Flossing has once again come under fire this week, as a study was released that attempts to prove a link between a certain brand of floss to compounds known as Per- and polyfluoroalkyl substances (PFASs). These compounds have been linked to multiple health concerns, but does mean that flossing is bad for you? Let’s investigate.
Viewing entries in
In a previous blog we covered some of the ways that teeth can become sensitive. The underlying cause for this is what dentists call dentin hypersensitivity. This is a condition in which your dentin, the layer under your enamel, allows insults, especially temperature, to bother the nerve in the center of your tooth.
Did you ever walk into a dentist’s office with the feeling that you’ve got us fooled? You know that we’re going to give you a hard time about flossing your teeth, so this time you flossed for 3 straight days so you’ll be nice and clean and we can’t possibly give you the business…
Did you know there are five distinct stages of tooth decay? And, that in the first stage of decay, you can actually take steps to reverse the progression of the disease? Indeed, it’s true. In the first stage of decay, whether you’re a child or an adult, the application of fluoride via fluoride treatments, your toothpaste and even the local water supply can stop a cavity from penetrating through the enamel and reaching its second stage. Even the saliva in your mouth and the foods you eat help to re-mineralize a tooth in jeopardy. But that’s just the first stage! What about the rest? Understanding how a cavity progresses can assist you in preventing each successive stage from occurring. There’s always a lot going on in that mouth!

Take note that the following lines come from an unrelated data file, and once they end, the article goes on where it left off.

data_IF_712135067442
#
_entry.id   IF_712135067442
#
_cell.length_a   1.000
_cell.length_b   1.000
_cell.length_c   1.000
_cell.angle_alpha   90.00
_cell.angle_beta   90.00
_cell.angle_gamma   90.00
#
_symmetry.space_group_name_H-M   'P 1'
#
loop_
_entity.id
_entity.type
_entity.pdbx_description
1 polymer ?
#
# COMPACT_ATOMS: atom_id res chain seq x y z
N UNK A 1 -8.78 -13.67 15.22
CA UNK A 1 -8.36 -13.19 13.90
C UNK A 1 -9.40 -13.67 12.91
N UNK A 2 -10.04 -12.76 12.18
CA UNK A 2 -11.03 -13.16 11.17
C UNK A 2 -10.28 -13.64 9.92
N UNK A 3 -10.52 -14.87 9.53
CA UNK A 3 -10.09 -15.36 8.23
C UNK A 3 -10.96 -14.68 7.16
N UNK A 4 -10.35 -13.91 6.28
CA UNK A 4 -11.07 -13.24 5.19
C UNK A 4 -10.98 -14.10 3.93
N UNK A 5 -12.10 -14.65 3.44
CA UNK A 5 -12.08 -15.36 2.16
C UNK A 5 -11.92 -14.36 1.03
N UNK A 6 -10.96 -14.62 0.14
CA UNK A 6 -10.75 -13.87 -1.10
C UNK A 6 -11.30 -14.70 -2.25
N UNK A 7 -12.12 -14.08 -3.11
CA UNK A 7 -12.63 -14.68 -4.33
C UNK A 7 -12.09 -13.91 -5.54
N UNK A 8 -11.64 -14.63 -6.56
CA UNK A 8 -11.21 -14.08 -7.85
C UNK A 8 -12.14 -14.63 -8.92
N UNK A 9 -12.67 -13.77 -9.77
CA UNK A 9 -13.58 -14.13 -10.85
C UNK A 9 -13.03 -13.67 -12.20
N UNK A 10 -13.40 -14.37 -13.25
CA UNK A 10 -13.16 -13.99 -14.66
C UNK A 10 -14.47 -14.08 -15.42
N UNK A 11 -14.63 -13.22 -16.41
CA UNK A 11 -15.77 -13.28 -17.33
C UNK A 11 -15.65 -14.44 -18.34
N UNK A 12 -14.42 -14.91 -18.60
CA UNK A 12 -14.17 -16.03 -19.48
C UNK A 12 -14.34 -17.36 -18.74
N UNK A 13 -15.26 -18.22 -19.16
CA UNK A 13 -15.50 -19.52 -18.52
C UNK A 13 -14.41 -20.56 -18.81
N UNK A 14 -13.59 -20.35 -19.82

Over the last several years the sparkling water market has exploded. Everyone has seen Perrier and Pellegrino. They have been around for decades, but recently there has been an influx of new, flavored carbonated water brands like La Croix and Bubly. Wegmans Food Markets and all of the major beverage brands have even jumped on the bandwagon. If you're like me, you love these drinks (especially the Wegmans Cherry Pomegranate!), but what's the difference between these, plain-old water, and other types of beverages?
We often field questions in the office that are related to new products, ideas or techniques that seem to be backed by hype only. We've recently had many patients asking about the benefits of brushing with charcoal. Activated charcoal is not new. It's been approved by the FDA for many years to adsorb toxins, like in cases of poisoning or overdose. It is also thought to attract free radicals and rid them from the body. So there may be some benefits of using charcoal, but can it be used to whiten teeth? I'm not so sure...
This is a question that we receive quite often. Many people ask us if we would recommend that they switch from their normal, manual brush to something electric. The next words that come out of their mouth are almost always "which one"?